NBA Finals Game 2: How LeBron And The Heat Took Back Control

June 11, 2013

While most Spurs fans will take a split of the first two games in Miami, I’m sure Tim Duncan and Tony Parker aren’t happy with having to waive a white flag well before the final buzzer. Realizing the game was lost with 8 minutes remaining, Spurs coach Gregg Popovich went to the end of his bench to finish out the game, giving Tracy McGrady his first taste of Finals basketball.

LeBron James Thwarts Tiago Splitter's Dreams

LeBron James Thwarts Tiago Splitter’s Dreams

Through the first 33 minutes, the Spurs were following the same script to steal yet another road victory and perhaps seal their fate as the next NBA champions. Having been plagued by turnover problems all game – some forced by the pressure of Heat defense, many others unforced – the Spurs self destructed in a 33-5 shellacking bridging the end of the third and start of the fourth. Nothing went right for the Spurs offense, even when able to hit the roll man. On one play, Tiago Splitter was a split second from passing to 1 of 2 wide open weakside teammates before getting jumped and losing the ball. And on the other, he went strong to the rim only to be denied by what will surely be a LeBron James NBA Finals moment.

Miami Heat Game 2 Offensive Sets Chart 2013 NBA Finals

Miami Heat Game 2 Offensive Sets Table 2013 NBA Finals



The Heat unveiled some other offensive sets they hadn’t shown as far back as the Conference Finals vs the Indiana Pacers. While simple, they were very effective. The first was having LeBron or Wade dribble to the corner and then get a screen while the other 3 Heat players spaced on the weakside. The other play was a screen and roll, notable because LeBron James was setting the ball screen at the elbow of the foul line. The Spurs had no answer for this simple set, and it was the primary fuel during their game ending run.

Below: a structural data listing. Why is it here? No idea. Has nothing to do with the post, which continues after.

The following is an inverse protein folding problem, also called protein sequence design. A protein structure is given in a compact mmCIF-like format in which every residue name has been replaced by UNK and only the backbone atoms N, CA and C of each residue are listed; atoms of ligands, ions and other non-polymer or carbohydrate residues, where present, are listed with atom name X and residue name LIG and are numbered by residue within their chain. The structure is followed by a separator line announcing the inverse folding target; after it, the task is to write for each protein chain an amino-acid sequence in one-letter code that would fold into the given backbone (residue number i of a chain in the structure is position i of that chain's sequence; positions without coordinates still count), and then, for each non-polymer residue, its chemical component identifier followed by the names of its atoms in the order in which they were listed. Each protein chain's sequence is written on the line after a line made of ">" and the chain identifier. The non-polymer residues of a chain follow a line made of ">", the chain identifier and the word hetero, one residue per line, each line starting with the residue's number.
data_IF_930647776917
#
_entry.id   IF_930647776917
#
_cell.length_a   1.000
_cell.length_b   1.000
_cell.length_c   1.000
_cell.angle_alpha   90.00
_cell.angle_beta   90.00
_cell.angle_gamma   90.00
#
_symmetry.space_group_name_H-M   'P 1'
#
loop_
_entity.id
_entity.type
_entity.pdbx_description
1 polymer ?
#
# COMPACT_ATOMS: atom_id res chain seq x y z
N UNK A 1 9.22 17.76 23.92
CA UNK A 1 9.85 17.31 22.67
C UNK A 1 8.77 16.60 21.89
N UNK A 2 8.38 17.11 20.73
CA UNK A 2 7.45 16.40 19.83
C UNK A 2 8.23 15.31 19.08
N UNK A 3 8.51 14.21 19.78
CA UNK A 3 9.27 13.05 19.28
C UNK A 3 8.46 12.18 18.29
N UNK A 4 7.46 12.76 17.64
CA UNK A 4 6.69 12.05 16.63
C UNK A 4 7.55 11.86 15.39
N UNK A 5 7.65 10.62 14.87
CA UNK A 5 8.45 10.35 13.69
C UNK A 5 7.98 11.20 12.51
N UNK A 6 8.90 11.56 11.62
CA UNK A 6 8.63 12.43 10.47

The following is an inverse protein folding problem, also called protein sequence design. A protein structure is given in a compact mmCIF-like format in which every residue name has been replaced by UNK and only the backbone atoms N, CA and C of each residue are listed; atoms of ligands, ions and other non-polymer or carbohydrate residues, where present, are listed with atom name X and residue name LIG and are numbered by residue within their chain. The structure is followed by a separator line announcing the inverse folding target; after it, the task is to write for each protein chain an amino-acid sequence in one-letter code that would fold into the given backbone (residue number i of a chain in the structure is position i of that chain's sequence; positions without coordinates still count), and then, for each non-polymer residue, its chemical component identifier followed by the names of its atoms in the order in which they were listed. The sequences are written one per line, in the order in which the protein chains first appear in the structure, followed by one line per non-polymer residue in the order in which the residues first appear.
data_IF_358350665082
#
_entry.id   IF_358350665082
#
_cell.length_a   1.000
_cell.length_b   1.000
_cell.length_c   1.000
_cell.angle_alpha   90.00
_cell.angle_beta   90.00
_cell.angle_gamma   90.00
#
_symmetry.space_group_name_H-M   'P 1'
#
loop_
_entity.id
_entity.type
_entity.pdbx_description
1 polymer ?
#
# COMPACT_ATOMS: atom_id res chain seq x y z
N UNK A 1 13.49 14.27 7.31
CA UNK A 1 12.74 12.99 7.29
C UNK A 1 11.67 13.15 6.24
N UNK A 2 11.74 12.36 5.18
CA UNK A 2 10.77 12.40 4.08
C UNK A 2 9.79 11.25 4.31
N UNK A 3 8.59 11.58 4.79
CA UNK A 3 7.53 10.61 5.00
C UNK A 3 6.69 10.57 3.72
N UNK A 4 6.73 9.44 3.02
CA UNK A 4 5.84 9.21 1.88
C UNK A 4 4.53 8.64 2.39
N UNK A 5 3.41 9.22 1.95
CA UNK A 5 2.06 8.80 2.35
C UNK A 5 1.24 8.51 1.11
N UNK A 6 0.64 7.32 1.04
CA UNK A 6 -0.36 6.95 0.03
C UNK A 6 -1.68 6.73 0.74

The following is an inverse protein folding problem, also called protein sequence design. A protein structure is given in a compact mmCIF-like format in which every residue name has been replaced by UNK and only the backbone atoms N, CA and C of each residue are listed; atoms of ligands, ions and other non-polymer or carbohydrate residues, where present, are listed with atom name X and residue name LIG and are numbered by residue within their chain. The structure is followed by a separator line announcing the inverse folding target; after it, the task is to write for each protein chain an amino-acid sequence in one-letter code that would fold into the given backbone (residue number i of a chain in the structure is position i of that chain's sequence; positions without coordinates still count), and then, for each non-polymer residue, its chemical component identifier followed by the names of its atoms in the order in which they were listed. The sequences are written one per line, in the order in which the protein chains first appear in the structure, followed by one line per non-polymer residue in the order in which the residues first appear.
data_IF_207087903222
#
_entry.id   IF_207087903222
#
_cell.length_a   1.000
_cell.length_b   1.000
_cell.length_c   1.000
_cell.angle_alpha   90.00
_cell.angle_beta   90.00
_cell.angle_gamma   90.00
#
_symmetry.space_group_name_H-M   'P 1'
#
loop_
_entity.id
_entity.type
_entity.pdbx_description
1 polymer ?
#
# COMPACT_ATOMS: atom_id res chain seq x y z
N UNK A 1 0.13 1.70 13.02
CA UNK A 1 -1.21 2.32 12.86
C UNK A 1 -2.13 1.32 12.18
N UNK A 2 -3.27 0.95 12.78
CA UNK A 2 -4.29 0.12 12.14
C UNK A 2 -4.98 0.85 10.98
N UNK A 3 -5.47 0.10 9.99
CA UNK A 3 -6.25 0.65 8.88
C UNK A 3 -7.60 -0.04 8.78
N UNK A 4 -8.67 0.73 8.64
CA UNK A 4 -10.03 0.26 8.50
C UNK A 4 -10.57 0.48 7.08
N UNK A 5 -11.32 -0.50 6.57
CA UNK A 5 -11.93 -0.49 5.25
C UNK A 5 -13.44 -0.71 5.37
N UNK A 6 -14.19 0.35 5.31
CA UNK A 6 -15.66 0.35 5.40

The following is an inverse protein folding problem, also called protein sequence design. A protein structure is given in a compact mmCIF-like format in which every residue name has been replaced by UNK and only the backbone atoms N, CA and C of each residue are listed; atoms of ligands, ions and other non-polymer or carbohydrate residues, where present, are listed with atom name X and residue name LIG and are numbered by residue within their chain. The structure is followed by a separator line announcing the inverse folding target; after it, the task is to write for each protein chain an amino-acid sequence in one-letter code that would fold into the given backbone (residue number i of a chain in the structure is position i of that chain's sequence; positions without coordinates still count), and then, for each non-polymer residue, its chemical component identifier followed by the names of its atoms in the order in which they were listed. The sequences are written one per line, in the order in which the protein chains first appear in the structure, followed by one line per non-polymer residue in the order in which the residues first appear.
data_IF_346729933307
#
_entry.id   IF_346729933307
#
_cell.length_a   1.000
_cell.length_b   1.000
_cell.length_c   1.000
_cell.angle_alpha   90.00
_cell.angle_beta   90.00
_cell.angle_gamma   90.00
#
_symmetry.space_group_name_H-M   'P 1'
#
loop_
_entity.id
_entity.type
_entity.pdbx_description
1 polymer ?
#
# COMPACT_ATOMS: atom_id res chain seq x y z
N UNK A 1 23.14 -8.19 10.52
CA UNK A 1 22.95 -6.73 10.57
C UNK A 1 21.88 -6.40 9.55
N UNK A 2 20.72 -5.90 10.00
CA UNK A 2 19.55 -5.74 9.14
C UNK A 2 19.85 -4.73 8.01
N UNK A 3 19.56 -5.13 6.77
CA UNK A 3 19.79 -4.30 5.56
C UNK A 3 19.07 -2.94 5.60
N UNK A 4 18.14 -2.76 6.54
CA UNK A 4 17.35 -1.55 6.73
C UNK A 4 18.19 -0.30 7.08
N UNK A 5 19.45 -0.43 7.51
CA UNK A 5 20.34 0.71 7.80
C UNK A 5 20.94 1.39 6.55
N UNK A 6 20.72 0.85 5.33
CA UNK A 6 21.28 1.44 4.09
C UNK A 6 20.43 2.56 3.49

USATSI_7296486_162352124_lowresNow that these two teams are heading back to San Antonio for three straight games, this next round of adjustments will be crucial. Popovich has to be thinking that Manu Ginobili could not possibly play worse than he did, mishandling the ball on no fewer than 12 possessions. And Tim Duncan was also surprisingly ineffective down low on the block. The Heat’s defense was particularly aggressive with Tony Parker, and he got no benefit of the doubt on any of that physicality.

The Heat will surely need more production from Dwyane Wade, who still looks a step slow on half his shots, and most of his defensive possessions. There is more cause to rejoice in South Beach because Chris Bosh awoke from his rebounding doldrums to snare 10 of them. Since 1985, 11 of the 12 series that were tied 1-1 were decided by the winner of Game 3. There’s no reason to think this series won’t follow that pattern, so it is crucial that adjustments be made. If I had to put money, knowing that this as much Spoelstra vs Popovich as it is Parker vs LeBron, I’ll have to choose the Spurs.

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Coach Nick is the founder of BballBreakdown and a former high school varsity basketball coach. Follow Coach Nick on Twitter, @BballSource.

Comments (2)

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  1. ACEJ says:

    so professional analysis, i like it

  2. Johan says:

    Thanks for the sets breakdown coach. This one is gonna be tight for sure, especially crucial first half for both teams.

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